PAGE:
Getting Involved. A lot of us are just great providers for our children and that is not equivalent to great parenting. Children need attention from their parents. My daughter is constantly doing things to gain my approval and if she is ignored, her faces drops so low. They like when we express our appreciation. They need to know we are proud of them and we need to show it. The day you become a parent, you have to work your priorities around your child. Be there both physically and mentally.

Give them independence. No, I’m not going crazy. I know there is a limit to how much freedom we should give small children but you have to let them participate in their own lives. Children get tired and frustrated of always hearing no, no, no. Let them decide what they will wear today, or what they prefer for breakfast. Now you get where this is going? They also want to be independent but we as adults accuse them of being rebellious or disobedient. They aren’t always easy to parent but if you pay attention and listen to them, you may understand more than you thought you understood.

Be Consistent with Rules. This is an important one and it had blown up in my face one or two times. I have always believed and will stand my ground when I say children need routines, consistency and rules. My husband and I are the only two people that raise and discipline my daughter. Sometimes I would set down a rule and he will allow her to bend it…I can’t begin to explain how chaotic life feels at that point. I am saying one thing and she is throwing a tantrum because he said something else. What we found worked better was when we both stuck to the same rules and not give in. When she sees we mean business, there is no tantrums to throw because she knows she can’t tantrum her way out of this.

Explaining Rules. As much as rules are awesome, children won’t follow unless they have some sort of understanding of why they are doing what they are doing. Explain to them why they are being punished or why they need to eat veggies. Right now I’m having a hard time at bath time. I explain we need to take showers to get rid of germs so we won’t get sick, or we need to eat so we can grow strong and tall. It doesn’t have to be rocket science.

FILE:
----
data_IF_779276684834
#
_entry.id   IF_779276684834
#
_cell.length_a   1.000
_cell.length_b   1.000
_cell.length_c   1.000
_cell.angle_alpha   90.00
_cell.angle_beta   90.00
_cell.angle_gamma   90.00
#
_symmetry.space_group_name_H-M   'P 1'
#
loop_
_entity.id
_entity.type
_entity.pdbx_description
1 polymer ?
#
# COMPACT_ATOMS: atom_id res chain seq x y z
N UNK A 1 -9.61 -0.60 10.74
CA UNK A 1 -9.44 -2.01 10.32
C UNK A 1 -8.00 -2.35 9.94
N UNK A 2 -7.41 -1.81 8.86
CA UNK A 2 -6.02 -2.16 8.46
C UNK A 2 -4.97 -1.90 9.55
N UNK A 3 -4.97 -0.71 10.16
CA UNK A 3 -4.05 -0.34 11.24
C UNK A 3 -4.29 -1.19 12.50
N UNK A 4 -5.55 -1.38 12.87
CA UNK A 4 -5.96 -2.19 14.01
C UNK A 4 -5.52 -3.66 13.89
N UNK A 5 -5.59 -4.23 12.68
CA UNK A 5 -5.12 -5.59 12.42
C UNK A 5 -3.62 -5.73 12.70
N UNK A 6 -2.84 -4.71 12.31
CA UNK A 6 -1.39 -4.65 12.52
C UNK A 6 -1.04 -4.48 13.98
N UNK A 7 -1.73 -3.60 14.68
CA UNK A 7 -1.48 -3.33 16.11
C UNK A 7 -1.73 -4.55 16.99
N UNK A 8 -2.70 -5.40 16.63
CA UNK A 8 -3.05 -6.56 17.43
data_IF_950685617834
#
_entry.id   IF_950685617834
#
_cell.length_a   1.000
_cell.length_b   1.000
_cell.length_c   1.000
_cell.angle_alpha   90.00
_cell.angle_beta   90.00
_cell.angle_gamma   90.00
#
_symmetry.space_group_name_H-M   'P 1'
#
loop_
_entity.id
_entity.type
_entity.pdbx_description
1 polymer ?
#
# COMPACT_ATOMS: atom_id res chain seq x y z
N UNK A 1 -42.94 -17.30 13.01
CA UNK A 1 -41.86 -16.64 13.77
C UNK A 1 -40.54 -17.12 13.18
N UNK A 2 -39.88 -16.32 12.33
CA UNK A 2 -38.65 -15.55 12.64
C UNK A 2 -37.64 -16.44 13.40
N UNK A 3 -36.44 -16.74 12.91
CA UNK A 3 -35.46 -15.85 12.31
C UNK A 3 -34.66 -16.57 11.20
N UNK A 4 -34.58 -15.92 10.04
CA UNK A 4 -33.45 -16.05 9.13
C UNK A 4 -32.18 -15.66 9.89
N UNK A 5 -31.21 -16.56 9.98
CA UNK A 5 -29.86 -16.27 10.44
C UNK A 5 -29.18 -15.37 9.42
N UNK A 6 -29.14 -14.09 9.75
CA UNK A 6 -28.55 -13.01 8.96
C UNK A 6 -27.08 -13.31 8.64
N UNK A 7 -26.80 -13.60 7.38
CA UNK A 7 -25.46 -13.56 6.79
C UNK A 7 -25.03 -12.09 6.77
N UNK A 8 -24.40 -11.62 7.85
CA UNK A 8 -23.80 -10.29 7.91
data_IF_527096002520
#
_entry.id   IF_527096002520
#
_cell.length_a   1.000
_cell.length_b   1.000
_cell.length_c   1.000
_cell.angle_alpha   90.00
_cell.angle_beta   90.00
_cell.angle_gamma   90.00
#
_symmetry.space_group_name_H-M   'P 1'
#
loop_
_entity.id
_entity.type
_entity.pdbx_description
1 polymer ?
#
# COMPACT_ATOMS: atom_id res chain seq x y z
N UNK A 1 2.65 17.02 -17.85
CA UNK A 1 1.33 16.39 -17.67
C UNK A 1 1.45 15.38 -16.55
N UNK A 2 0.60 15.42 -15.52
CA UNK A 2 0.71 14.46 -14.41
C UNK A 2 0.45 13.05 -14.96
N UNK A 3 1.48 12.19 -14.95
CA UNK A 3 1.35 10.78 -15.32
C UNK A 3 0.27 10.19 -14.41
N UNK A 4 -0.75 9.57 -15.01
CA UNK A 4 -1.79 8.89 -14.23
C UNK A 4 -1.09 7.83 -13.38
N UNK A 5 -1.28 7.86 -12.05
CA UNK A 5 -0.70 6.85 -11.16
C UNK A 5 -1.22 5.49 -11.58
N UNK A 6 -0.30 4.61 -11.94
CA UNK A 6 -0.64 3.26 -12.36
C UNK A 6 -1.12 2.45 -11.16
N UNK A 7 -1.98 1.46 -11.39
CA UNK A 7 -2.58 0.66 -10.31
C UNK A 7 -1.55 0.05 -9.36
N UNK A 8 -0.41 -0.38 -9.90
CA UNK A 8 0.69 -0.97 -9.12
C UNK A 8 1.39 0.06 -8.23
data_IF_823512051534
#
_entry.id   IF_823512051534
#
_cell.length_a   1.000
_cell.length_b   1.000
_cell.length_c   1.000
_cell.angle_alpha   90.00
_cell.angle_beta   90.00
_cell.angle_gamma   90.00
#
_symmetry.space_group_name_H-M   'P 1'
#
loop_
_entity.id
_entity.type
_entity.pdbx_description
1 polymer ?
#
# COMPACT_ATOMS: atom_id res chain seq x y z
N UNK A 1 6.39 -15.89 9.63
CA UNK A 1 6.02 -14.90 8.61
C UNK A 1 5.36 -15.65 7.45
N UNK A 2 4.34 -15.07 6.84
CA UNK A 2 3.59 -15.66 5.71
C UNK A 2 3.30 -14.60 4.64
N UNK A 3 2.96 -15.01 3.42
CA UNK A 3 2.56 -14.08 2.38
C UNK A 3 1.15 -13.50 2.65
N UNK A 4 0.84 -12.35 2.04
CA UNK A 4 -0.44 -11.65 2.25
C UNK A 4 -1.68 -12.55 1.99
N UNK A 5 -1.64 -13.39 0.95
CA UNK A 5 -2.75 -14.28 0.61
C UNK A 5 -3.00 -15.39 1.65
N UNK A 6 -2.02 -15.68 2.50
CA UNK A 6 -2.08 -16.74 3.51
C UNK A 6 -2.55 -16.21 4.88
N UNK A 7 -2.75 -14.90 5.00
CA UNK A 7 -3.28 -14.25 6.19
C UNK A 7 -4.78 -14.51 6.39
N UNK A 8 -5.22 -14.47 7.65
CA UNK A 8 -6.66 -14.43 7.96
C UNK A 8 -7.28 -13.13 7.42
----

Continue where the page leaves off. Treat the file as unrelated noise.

Adapt parenting to fit your child. As I was saying before, each child is different react differently to things. Understand how to deal with your kid, simple. For instance, time out does not work for us, that will just result in a tantrum and we would waste a day going back and forth in the corner. I just take away some privileges like cartoons or painting. If she wants to do these things, then she has to behave or listen. That may not work for each child, personalize your own parenting.

Treat Them With Respect.  We often forget that our children are humans and they have the same feelings as us. Sometimes we may want to snap at them thinking “Ohhh they’ll get over it.” They do remember. I am human, I snap on impulse. It should not be beneath you to apologize to your child. Respect them, speak to them politely, tell them thank you or good job.

It Matters To Them. Recently I butt heads with my parents about this. My daughter likes to take all her toys and line them up on the couch. It seems senseless to many parents, these random things. My parents thought my daughter was just making a mess all over. But if you pay attention to what she is saying, it makes perfect sense why the toys are lined up they way they are. She took her time and did it neatly. It makes perfect sense to her that her stuffed animal is wearing a diaper and a jacket. These random things don’t hurt anyone at the end of day, you can let it slide.

Disclaimer: I’m not an expert and whatever I said here may not make sense to you. These are just observations and things I have learnt from parenting my own daughter.

Good Luck 🙂